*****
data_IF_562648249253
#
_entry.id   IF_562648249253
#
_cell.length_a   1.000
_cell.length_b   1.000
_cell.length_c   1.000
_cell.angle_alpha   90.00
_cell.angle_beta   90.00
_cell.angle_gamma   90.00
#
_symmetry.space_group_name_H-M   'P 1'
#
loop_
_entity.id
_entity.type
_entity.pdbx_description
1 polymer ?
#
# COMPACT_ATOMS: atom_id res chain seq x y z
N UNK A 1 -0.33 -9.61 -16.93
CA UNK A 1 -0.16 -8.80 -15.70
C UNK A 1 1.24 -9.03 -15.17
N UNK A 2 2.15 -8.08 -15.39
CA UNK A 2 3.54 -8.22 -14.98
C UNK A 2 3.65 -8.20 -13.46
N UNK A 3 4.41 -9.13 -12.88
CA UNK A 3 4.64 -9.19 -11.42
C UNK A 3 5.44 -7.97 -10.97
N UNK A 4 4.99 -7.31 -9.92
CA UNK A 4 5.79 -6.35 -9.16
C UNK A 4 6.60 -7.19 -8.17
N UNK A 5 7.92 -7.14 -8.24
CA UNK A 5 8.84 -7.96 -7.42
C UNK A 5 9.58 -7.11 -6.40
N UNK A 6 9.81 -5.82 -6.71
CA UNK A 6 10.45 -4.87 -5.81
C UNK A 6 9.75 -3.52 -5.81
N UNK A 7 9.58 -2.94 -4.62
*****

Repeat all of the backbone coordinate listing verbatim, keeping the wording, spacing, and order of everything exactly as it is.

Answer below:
data_IF_562648249253
#
_entry.id   IF_562648249253
#
_cell.length_a   1.000
_cell.length_b   1.000
_cell.length_c   1.000
_cell.angle_alpha   90.00
_cell.angle_beta   90.00
_cell.angle_gamma   90.00
#
_symmetry.space_group_name_H-M   'P 1'
#
loop_
_entity.id
_entity.type
_entity.pdbx_description
1 polymer ?
#
# COMPACT_ATOMS: atom_id res chain seq x y z
N UNK A 1 -0.33 -9.61 -16.93
CA UNK A 1 -0.16 -8.80 -15.70
C UNK A 1 1.24 -9.03 -15.17
N UNK A 2 2.15 -8.08 -15.39
CA UNK A 2 3.54 -8.22 -14.98
C UNK A 2 3.65 -8.20 -13.46
N UNK A 3 4.41 -9.13 -12.88
CA UNK A 3 4.64 -9.19 -11.42
C UNK A 3 5.44 -7.97 -10.97
N UNK A 4 4.99 -7.31 -9.92
CA UNK A 4 5.79 -6.35 -9.16
C UNK A 4 6.60 -7.19 -8.17
N UNK A 5 7.92 -7.14 -8.24
CA UNK A 5 8.84 -7.96 -7.42
C UNK A 5 9.58 -7.11 -6.40
N UNK A 6 9.81 -5.82 -6.71
CA UNK A 6 10.45 -4.87 -5.81
C UNK A 6 9.75 -3.52 -5.81
N UNK A 7 9.58 -2.94 -4.62